Steve Morse remembers the late Deep Purple keyboardist Jon Lord
18th Jul 2012 | 19:24
"He always had a regal, gentlemanly manner"
Jon Lord 1941-2012. © Neil Preston/Corbis
Since the news of Deep Purple keyboardist and co-founder Jon Lord's death broke on Monday, tributes from fans, friends, along with past and present bandmates have flooded the internet. Clearly, the man was as much loved as he was admired.
One of the most moving tributes has just been posted by guitarist Steve Morse, who played with Lord in Deep Purple from 1994 until the keyboard giant retired from the band in 2002.
Below we bring you Morse's thoughts that he wrote on Facebook:
"Jon just died. I'm shocked and don't know what to do, so I'm going to try to tell you a little about Jon.
"Jon was the powerhouse keyboard player that brought rock and classical directly together many times. The first was his timeless organ solo on 'Highway Star.' The next was his 'Concerto for Band and Orchestra.' I was able to perform with the whole band as it was played at Albert Hall before we toured extensively with it. Just weeks ago, I was able to play on a studio recording of Jon's concerto and share some heartfelt thoughts and words with him.
"Jon was the guy that would stop us from giving up on an idea in songwriting because it wasn't immediately obvious. I remember him encouraging me in the studio to keep doing what I was doing as I played around with an idea that I was intrigued with. After writing something as amazing as his concerto, he still had the imagination to hear ideas on top of anything I suggested. He always had a regal, gentlemanly manner. Like any of us, he could get annoyed, but he would only show it with his wry and dry wit.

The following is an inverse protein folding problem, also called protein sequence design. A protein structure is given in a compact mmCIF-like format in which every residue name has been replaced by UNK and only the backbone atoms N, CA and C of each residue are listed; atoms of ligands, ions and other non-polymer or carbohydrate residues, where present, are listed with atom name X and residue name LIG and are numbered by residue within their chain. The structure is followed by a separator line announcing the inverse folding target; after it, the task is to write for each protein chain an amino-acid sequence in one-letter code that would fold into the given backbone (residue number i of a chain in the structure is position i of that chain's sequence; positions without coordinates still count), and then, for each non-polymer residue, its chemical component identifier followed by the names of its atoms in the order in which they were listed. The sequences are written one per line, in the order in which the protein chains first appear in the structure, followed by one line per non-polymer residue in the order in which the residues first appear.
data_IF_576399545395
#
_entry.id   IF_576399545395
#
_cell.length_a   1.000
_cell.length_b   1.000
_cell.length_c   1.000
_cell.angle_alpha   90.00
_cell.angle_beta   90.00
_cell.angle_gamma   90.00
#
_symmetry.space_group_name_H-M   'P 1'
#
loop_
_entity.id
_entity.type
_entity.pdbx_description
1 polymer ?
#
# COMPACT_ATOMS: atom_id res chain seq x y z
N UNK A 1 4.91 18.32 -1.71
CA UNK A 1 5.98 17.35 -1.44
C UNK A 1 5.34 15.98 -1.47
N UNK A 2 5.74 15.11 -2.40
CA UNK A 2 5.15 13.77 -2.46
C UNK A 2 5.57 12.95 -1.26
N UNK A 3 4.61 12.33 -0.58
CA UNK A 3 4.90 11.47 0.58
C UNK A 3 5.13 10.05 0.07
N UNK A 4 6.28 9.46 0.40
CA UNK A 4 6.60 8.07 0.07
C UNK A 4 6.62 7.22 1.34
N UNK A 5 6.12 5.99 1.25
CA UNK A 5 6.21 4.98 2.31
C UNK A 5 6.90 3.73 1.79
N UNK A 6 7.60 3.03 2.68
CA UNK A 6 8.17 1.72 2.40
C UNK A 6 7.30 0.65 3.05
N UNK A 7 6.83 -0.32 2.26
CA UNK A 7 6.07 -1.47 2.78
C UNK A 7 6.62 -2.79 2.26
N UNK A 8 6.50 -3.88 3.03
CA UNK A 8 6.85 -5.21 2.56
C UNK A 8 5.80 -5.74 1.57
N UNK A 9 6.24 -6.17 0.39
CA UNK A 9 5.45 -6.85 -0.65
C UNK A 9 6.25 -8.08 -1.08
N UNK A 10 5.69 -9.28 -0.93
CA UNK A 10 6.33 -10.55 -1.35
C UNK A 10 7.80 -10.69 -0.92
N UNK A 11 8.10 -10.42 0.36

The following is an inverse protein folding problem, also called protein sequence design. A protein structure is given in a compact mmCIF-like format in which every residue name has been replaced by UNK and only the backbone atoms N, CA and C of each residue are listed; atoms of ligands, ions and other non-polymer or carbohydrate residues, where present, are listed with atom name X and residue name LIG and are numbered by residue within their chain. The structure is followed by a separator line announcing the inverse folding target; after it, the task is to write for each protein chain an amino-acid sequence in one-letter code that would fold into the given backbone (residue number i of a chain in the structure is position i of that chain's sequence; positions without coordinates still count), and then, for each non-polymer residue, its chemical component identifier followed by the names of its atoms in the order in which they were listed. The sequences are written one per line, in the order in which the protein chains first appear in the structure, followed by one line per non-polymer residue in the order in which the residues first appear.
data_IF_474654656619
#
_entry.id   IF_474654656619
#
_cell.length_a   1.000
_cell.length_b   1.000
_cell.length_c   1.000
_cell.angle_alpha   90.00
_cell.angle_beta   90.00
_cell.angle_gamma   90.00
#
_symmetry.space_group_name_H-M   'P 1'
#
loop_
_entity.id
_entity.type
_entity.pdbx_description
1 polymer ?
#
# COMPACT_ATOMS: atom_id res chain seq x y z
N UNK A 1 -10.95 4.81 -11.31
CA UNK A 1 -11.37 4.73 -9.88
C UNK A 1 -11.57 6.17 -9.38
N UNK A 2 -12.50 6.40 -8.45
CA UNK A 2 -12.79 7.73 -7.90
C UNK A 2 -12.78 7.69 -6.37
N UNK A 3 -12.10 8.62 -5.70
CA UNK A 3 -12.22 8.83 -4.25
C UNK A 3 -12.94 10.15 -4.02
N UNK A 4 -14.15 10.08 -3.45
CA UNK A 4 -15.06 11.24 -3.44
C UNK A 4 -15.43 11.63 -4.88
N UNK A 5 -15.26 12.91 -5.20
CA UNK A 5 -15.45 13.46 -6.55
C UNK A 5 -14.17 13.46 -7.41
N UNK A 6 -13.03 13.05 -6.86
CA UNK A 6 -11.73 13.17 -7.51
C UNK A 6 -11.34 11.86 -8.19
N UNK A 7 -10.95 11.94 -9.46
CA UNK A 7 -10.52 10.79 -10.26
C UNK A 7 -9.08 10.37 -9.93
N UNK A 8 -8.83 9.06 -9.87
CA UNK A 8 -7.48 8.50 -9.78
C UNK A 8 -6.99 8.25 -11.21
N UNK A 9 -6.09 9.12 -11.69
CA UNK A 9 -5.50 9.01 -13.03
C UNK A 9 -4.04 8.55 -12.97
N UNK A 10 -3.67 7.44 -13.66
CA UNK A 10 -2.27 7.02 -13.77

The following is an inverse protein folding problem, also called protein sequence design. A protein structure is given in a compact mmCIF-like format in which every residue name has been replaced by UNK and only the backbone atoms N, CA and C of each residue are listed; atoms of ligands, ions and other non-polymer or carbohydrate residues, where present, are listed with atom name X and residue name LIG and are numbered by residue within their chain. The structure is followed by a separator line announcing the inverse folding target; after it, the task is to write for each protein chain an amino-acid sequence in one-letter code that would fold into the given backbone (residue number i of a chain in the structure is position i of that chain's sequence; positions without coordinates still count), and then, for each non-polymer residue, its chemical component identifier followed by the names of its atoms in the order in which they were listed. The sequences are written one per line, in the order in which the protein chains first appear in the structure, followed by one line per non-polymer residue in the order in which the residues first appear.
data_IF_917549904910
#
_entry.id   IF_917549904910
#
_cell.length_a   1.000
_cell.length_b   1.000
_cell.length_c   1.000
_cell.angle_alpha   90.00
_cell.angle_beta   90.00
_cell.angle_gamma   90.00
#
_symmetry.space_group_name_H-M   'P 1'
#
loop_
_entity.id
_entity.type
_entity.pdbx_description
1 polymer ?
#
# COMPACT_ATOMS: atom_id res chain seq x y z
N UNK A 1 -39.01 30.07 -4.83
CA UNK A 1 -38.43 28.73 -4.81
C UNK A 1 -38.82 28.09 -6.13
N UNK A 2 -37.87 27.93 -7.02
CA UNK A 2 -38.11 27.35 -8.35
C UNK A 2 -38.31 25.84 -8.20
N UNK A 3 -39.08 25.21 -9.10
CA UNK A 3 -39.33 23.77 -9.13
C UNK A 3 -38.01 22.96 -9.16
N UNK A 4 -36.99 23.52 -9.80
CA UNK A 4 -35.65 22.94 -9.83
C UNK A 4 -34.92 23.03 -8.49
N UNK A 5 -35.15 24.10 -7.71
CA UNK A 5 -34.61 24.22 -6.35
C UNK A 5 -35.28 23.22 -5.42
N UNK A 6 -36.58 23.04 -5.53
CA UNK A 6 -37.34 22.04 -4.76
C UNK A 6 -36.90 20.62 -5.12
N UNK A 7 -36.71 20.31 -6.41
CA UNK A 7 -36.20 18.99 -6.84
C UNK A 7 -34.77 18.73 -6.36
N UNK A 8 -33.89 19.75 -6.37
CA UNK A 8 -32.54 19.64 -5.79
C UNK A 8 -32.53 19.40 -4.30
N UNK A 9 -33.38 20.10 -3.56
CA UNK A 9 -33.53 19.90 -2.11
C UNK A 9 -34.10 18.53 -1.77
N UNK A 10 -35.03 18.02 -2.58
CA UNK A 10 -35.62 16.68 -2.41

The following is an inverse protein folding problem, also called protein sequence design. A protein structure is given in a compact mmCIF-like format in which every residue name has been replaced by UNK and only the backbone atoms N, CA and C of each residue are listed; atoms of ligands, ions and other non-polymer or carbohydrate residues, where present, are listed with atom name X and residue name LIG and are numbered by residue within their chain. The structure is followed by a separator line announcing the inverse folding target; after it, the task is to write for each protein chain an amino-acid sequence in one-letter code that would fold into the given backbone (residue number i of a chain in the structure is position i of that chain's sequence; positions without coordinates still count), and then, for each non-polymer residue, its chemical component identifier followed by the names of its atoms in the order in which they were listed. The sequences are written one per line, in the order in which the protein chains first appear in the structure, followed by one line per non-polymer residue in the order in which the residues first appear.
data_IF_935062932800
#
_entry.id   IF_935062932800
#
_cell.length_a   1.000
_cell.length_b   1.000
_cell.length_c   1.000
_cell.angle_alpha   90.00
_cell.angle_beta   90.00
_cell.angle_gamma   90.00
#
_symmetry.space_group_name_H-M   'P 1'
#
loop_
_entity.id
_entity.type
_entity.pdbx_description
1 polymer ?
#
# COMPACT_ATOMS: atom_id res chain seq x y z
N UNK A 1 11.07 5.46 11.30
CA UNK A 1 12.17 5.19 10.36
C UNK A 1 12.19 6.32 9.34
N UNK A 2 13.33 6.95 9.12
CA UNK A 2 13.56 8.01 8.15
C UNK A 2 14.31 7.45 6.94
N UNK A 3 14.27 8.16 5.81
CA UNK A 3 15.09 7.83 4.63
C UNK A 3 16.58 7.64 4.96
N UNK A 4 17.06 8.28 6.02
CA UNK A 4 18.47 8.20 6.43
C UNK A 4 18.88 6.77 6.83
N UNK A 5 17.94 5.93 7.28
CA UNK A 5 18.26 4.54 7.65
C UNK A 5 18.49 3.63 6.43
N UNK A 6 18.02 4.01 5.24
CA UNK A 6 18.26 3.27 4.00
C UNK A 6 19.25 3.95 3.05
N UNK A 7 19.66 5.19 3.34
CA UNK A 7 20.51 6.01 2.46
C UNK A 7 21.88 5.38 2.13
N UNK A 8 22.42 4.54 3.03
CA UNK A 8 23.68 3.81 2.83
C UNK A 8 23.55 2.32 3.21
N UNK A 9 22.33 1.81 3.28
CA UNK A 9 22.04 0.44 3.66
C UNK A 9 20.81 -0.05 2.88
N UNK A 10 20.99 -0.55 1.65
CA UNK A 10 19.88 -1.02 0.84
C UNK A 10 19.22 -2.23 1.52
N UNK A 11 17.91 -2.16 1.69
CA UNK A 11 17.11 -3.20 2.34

"Mostly, he was upbeat and a pleasure for anybody to be around. His humor was right up my alley, with us exchanging ridiculous thoughts like, 'If Brenda Lee married Tommy Lee, her new name would be Brenda Lee......' Or having him finish the tune when an announcement at an airport would start with several musical notes to get your attention. It's hard to give anecdotes that convey an ease that somebody could give you, but he sure had that ability.
"We all love people that will pay attention to our kids, and years ago he charmed my (then) 5 year old son, Kevin with a Donald Duck imitation even while he was being hurried to get out of the dressing room and go to the green room for after show greetings.
"Jon retired from the endless DP tour schedule, but continued to do appearances with original material and performances of his concerto. I knew he missed the band he helped start, but at the same time couldn't stand the relentless travel. From time to time, we would see him on tour, and he would sit in with us. The last time we played, less than a year ago, at the Sunflower Jam at Royal Albert Hall, he had just come offstage from performing with Rick Wakeman. Later I talked with him and his wife about how strange it felt to look around at the keyboards and not see him there at Albert Hall. We promised to do something together.
"Soon thereafter, we all learned of his battle with Pancreatic cancer. I kept hearing hopeful, positive reports that they might be making progress, but this sudden death caught me totally unaware. I thought we would meet and do a recording project in the future when he recovered from the chemotherapy. Well, we sort of did, but I had to record it and send it to him, as we were in different countries.
"If you have friends, family, especially kids, don't ever miss a chance to do or say something special....or simply appreciate the fact that they are there. One day, they won't be."